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Rolling the Dice in Paradise

High-stakes backgammon players flock to Monte Carlo to pit themselves against the competition and soak in the opulence
Michael Kaplan
From the Print Edition:
Tom Selleck, Nov/Dec 2007

(continued from page 2)

Looking to make a big splash, the reigning forces here enlisted architect Charles Garnier (who was responsible for the very splendid Paris Opera House) and he came up with the era's equivalent of the Bellagio. Blowing away anything you might encounter in modern-day Vegas, Casino de Monte-Carlo has glass chandeliers, rococo ceilings and overhead frescoes so striking that they're almost as alluring as the games themselves. Without resorting to hyperbole, this casino really does feel like a palace.

In short order, the posh gambling den turned into a high society hotbed, drawing deep-pocketed customers from the wealthy precincts of Italy and France. Its reputation spread to the hoi polloi in 1892 when a notorious gambler by the name of Charles Wells won all the chips at a roulette table—apparently he found biases in the wheel—and inspired a popular song about the windfall. Smartly, the casino defined his feat as "breaking the bank" and played it up: after the last plastic orb went into Wells's pockets, a black cloth was dramatically placed over the table and it was pronounced dead.

These days, with biases harder to come by, a major draw for big players is Casino de Monte-Carlo's private gaming rooms, which are as elegant and ornate as the rest of the place. In grand style, they offer gambling's ultimate amenities: discretion and indulgence. If you are willing to play for 1,000 to 20,000 euros per hand at, say, blackjack, you essentially get a private party in a very fancy room. "You can do whatever you want in there," explains Jean-Marc Noaro, general manager of gaming for Casino de Monte-Carlo. "There was one guy who lost a lot of money. He climbed up on the table and began stomping around on the felt. What can you say about that? You can say nothing."

Not expecting to provide such an uninhibited display, I decide to give the famed Casino de Monte-Carlo a whirl and put some of my own hard-earned cash on the line. Unlike American casinos, you have to pay an admission fee to get in (10 euros) but, also unlike American casinos, you feel as if you are playing in a museum of gambling. A display of handcrafted vintage slot machines dominates a side of the room near the entrance. Century-old photos, propped inside a display case, capture the early days of the casino and, if you can look past a relaxed dress code, it is easy to time-trip back to Monte Carlo's Belle Epoque glory days.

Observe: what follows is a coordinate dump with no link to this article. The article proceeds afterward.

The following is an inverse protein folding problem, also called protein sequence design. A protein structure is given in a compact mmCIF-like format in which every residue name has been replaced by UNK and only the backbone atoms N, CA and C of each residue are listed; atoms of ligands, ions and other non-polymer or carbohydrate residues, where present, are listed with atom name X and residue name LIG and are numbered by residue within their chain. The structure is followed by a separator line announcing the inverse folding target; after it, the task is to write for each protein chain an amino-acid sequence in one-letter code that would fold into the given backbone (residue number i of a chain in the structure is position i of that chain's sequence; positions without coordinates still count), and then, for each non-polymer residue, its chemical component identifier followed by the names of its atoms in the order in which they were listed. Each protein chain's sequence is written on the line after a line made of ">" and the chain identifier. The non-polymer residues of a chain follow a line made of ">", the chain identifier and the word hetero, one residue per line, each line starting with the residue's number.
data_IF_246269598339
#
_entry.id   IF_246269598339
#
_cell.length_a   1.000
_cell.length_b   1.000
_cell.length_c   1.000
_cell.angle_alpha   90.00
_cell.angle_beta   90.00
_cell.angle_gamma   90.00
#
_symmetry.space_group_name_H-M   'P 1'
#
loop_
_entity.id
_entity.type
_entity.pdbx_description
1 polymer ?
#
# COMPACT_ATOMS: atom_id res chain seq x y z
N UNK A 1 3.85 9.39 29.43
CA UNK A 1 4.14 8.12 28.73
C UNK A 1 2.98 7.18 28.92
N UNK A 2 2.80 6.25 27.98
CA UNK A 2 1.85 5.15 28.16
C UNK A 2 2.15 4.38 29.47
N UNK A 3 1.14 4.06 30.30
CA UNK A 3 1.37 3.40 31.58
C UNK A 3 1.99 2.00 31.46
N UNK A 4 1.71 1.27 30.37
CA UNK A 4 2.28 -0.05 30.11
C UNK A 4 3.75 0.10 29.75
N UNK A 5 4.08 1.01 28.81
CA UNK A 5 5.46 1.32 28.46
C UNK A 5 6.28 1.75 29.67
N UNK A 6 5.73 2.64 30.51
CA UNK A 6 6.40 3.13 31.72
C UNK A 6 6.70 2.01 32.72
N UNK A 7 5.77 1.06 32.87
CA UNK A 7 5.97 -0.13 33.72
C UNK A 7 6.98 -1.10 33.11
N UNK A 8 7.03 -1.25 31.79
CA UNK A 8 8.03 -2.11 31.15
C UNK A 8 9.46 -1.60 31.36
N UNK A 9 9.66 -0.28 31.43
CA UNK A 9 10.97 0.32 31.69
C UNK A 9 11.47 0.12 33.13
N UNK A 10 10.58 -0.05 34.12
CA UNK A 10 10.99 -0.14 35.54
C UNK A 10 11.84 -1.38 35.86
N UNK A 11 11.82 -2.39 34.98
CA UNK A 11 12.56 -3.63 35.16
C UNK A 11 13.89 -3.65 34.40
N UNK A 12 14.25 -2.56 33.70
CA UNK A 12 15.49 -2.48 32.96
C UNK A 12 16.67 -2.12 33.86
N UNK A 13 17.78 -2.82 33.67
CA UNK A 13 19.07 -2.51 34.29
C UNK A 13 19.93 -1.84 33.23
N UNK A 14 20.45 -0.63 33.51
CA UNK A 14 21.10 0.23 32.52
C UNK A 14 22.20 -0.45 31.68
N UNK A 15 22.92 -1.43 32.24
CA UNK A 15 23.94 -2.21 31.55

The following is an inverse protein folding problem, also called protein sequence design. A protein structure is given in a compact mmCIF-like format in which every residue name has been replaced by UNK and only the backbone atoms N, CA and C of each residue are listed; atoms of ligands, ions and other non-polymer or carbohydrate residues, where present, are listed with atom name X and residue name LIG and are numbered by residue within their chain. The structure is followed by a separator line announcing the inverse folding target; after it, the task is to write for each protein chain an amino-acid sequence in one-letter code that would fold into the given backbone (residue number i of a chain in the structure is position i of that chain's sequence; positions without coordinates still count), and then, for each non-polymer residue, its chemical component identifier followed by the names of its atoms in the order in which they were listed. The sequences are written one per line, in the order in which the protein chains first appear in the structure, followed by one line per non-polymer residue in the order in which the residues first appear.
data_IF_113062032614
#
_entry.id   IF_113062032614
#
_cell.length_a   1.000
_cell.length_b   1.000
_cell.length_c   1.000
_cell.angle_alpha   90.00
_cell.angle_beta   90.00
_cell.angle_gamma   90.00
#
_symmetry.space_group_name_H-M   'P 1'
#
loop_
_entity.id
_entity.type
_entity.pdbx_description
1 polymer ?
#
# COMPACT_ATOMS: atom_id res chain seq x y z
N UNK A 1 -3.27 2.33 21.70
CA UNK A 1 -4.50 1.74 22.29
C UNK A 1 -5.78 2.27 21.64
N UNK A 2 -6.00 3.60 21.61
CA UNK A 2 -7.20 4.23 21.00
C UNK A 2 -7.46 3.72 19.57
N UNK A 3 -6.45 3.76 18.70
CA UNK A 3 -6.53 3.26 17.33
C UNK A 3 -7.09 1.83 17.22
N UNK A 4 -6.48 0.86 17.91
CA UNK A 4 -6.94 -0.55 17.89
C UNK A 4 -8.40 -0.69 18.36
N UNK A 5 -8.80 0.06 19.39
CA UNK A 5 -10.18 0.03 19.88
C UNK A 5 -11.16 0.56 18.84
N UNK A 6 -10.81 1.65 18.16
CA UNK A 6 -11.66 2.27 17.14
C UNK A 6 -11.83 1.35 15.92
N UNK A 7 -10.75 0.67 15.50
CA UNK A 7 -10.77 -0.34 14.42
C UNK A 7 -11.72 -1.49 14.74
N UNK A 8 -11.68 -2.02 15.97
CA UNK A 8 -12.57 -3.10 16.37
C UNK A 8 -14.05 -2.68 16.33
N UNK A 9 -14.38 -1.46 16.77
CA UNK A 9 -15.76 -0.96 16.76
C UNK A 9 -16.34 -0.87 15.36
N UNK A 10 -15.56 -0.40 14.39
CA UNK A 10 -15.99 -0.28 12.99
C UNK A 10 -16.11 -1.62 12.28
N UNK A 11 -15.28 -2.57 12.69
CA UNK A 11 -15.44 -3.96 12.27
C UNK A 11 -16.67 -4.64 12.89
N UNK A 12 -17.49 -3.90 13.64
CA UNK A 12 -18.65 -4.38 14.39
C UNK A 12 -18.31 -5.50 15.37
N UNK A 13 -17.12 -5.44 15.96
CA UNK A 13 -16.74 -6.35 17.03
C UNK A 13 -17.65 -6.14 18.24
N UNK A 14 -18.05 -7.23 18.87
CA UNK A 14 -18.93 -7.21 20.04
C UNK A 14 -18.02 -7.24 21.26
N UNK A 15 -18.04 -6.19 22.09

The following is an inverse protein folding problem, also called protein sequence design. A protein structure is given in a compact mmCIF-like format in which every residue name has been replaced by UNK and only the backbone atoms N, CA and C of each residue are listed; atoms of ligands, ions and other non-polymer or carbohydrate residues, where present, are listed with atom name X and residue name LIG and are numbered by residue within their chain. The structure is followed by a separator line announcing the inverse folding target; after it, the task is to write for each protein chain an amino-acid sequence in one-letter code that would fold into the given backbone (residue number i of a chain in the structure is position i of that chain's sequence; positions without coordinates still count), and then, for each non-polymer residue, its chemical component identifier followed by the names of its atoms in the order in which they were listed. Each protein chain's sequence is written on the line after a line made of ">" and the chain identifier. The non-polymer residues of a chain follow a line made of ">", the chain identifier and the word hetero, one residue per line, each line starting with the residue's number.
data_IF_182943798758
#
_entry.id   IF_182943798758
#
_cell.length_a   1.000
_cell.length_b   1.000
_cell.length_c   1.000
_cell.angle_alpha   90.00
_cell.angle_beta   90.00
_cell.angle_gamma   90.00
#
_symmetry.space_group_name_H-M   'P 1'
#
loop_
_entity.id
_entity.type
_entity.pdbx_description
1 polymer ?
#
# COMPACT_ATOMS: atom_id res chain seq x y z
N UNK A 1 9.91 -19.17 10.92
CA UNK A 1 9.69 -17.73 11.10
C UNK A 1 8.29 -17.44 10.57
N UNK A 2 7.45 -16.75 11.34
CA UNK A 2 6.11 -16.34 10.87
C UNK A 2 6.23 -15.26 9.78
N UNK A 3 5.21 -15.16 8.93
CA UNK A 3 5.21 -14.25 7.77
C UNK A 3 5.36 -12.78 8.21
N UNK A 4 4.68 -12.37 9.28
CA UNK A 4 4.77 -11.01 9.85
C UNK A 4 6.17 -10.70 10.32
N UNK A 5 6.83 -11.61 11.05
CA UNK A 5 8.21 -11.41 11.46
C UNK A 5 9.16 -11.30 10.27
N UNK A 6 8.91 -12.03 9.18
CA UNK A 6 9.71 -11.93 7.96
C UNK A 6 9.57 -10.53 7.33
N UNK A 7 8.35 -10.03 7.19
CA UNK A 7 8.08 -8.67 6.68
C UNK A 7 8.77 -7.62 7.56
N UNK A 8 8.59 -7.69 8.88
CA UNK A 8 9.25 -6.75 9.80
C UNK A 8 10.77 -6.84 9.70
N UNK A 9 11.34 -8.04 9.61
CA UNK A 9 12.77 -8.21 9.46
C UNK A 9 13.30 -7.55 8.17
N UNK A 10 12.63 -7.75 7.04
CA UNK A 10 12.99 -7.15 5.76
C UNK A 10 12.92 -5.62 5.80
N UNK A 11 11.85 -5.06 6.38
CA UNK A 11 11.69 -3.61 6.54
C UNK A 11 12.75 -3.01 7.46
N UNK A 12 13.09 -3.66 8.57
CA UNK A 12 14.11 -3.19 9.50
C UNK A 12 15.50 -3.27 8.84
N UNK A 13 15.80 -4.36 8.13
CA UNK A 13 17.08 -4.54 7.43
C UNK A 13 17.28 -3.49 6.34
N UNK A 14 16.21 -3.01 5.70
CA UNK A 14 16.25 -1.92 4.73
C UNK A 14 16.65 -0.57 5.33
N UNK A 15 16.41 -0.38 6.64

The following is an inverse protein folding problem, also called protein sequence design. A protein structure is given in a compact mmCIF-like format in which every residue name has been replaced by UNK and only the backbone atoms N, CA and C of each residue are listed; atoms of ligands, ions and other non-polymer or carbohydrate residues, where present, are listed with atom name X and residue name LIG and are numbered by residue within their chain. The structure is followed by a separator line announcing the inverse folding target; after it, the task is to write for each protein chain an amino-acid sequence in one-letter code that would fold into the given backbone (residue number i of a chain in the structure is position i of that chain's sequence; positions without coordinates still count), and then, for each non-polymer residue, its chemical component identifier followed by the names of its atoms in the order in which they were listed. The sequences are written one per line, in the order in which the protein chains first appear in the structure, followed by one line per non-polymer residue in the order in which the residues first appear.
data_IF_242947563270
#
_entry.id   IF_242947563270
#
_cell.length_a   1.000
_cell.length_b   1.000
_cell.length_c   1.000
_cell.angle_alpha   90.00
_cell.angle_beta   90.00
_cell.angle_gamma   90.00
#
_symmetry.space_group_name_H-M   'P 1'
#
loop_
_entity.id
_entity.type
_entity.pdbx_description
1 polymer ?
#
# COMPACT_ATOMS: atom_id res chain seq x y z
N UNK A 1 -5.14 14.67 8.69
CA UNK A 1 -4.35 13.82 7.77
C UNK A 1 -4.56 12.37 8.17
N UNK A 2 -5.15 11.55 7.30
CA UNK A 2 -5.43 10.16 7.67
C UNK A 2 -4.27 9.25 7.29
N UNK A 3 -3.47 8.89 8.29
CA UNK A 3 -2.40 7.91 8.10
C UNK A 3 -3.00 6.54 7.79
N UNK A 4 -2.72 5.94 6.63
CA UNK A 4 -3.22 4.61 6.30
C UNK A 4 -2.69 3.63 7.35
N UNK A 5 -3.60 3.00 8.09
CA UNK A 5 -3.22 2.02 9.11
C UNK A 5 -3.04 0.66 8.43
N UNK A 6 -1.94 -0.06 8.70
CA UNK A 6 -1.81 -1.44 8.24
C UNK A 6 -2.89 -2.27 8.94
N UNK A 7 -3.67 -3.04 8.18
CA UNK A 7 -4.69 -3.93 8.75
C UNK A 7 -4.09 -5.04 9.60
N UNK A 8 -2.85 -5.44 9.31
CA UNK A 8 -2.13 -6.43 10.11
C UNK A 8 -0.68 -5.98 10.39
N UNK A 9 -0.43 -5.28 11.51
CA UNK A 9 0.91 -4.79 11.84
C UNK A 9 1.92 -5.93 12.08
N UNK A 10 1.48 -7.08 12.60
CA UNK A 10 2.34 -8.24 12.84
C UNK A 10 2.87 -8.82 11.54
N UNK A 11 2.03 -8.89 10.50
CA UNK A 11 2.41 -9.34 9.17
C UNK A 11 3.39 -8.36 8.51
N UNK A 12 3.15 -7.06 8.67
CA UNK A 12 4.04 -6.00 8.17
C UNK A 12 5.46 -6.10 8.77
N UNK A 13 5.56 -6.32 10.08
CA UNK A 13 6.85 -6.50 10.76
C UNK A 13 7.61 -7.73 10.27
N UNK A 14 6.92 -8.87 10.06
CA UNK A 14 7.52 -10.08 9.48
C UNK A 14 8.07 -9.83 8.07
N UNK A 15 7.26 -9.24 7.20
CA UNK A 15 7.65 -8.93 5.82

As for the gaming itself, it feels distinctly different from that in the United States. Dealers and pit personnel are solemn, players remain emotionless even as they endure roller-coaster swings, and it's not unusual for a sommelier to decant bottles of vintage wine for customers in mid-gamble. Player cards—which track play and comps in the States—are nonexistent here, making the whole process feel a bit more gentlemanly.

The games have their unique quirks as well. Here the roulette wheel has one zero instead of two (an advantage for the players), tuxedoed croupiers run the games with an appealing bit of flare, and chemin de fer and punto banco (variations on baccarat) are both on offer. As for the blackjack, frankly, it is not very good, at least from the perspective of a player hoping to find an edge. Standard blackjack minimums are higher and maximums are lower than the Vegas norm, rules are similar to those in Atlantic City (no surrender, no re-splitting aces), and the dealer doesn't take his down card until everybody has played out his hand. Worst of all, if you are playing two spots and the table is full, a new player who wants to get in can steal your extra spot. And, take it from me, when things are running well, that is not very gentlemanly.

Despite all of that, the experience is enjoyable, the sense of history is palpable, and playing in Monte Carlo is something that every serious gambler should do at least once in his life, if only to experience what it feels like to be a mini—James Bond.

Like a lot of gambling ventures, my run at the blackjack table here starts off fairly well, as a Russian guy and I seem unable to lose. But when things get ugly, they really get ugly, and our downfall is punctuated by his beautiful blonde girlfriend sipping Bordeaux and continually, spookily murmuring, "Forget it. There is nothing here for you. Go away. Go. Before you lose it all."

After my bankroll takes a modest and very polite beating (don't worry, I get 'em back a day later), I leave the Russians, stash my remaining cash in the room safe next door at Hotel de Paris, and spend a few minutes admiring the Ferraris, Maybachs and Maseratis that get to seem weirdly commonplace in the manicured drive-ups here. Then, after filling my quota of gawking, I decide to hop a cab across town to Jimmy'z, a venerable time capsule of a 1970s disco. When I tell the taxi valet that I need a cab, he directs me toward a waiting Bentley.

"How much is this going to cost me?" I want to know.

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